Synopsis by Hans J. Wollstein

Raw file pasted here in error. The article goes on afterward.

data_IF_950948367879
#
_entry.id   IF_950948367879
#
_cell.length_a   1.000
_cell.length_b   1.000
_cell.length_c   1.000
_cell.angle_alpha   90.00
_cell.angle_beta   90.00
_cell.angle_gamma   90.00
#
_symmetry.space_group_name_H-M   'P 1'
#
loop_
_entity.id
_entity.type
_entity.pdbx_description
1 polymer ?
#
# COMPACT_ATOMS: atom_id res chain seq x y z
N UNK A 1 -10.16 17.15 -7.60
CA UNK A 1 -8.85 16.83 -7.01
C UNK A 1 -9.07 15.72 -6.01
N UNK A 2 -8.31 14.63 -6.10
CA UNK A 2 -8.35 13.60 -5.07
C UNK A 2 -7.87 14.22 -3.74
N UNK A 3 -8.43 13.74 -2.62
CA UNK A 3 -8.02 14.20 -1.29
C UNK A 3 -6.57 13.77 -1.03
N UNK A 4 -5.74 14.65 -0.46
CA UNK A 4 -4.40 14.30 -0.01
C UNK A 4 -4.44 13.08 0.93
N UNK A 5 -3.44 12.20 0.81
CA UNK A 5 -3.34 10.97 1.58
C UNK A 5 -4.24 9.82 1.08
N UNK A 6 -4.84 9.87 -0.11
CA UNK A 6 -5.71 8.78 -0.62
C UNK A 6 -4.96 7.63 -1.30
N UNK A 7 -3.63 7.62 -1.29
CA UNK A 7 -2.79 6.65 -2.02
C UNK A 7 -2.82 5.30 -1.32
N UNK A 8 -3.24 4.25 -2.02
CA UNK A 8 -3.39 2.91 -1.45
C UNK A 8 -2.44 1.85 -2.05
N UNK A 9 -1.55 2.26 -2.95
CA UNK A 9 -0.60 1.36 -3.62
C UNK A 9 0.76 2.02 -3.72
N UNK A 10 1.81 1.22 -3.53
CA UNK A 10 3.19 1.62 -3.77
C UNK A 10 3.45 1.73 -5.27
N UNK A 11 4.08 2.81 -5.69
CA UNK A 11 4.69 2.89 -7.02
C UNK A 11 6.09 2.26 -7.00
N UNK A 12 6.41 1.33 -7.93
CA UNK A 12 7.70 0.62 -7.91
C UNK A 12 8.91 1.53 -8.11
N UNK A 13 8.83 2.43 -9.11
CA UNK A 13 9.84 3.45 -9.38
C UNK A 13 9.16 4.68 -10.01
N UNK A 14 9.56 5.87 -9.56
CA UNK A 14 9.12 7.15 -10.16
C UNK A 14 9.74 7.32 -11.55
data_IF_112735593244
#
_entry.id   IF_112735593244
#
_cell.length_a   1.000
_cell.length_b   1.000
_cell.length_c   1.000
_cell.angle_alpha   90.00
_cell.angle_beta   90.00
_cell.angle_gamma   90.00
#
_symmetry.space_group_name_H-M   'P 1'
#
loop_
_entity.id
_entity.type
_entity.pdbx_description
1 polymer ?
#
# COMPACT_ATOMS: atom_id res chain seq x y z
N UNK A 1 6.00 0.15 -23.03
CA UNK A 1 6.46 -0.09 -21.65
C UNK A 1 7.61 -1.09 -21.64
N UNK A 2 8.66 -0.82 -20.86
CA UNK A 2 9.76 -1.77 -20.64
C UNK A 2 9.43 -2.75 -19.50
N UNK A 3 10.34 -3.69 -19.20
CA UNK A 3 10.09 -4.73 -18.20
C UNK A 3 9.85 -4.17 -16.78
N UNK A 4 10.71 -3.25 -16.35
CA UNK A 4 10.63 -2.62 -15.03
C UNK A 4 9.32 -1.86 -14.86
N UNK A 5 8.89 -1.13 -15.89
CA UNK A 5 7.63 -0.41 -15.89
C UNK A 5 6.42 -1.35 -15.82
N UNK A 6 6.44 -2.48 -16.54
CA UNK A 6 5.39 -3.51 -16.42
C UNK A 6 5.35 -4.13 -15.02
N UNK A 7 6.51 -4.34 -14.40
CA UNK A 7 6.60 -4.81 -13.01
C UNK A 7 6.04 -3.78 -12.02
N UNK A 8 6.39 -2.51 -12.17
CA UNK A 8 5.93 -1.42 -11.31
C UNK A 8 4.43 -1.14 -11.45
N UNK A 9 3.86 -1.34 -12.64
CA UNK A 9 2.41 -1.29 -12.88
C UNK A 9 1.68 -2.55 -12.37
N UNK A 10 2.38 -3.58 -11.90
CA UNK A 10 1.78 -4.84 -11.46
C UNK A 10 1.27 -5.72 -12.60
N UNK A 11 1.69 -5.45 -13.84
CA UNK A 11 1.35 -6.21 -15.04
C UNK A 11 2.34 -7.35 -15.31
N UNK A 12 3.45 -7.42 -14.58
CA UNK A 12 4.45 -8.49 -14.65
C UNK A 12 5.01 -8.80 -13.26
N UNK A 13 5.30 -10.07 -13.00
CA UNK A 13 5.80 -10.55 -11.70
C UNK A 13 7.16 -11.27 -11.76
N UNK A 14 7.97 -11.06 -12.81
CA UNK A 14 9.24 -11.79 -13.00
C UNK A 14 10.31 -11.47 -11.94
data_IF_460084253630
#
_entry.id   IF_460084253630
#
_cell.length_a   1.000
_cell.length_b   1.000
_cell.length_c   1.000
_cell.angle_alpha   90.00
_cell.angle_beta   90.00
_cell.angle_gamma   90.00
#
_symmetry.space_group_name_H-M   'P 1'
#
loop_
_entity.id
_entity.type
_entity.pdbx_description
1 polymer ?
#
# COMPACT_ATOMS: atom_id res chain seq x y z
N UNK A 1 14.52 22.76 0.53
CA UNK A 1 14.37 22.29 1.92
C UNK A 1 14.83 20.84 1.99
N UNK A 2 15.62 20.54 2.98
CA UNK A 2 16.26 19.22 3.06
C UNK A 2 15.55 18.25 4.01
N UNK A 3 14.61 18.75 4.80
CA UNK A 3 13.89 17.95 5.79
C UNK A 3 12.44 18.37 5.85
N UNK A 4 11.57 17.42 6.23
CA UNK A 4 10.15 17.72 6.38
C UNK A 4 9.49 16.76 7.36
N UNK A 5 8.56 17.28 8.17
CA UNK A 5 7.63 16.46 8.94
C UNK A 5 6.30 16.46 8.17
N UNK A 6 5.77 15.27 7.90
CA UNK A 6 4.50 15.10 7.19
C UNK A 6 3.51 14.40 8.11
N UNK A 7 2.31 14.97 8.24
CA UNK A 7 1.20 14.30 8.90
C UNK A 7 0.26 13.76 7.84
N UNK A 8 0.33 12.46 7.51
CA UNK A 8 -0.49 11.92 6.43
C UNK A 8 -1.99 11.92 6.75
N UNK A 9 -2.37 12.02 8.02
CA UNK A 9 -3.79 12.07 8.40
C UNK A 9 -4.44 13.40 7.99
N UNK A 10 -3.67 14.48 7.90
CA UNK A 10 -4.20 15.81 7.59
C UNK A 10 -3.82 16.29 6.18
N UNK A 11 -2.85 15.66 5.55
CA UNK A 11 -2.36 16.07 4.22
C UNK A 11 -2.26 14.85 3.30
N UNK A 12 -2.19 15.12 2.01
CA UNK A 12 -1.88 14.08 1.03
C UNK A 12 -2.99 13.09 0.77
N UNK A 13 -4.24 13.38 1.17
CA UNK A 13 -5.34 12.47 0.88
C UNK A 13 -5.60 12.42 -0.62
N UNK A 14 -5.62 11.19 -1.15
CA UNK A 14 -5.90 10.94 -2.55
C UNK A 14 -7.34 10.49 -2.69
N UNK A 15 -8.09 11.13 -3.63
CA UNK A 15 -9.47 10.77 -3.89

"Suggested" by James Oliver Curwood's novel The Gold Hunters, this low-budget Monogram release was the first film in a series of seven "Northwest" adventures to team former Universal cowboy Kirby Grant and a beautiful white malamute named Chinook. Grant played Bob McDonald, a mountie shot in the leg during a confrontation with a gang of bank robbers. One of the robbers, Jim Blaine (Bill Edwards), was forced into participating by his prospector father Matt (Guy Beach) and is now being held hostage by the gang. With his dying breath, Matt besieges Bob to rescue his son but the injured mountie instead sends his faithful dog, Chinook. The clever pooch manages to free Jim and Bob is nursed back to health by Marie LaRue (Suzanne Dalbert), the daughter of the saloon owner (Dan Seymour). Admitting to holding the loot from the bank heist, Jim then explains that the money was actually owed his father and that banker Dawson (William Forrest) is after the Blaine gold mine. With Chinook's help, Bob, Jim and the Larues set a trap for the villain,, who is consequently caught red-handed attempting to free his henchmen from the local jail. Although famed pulp-writer Curwood's name appears prominently in the credits, B-movie veteran Oliver Drake later admitted that it was he, not Curwood, who conjured up the story. No different from a host of low-budget Westerns despite its potentially colorful locale, Trail of the Yukon was directed by the prolific William Beaudine under the pseudonym of "William X. Crowley."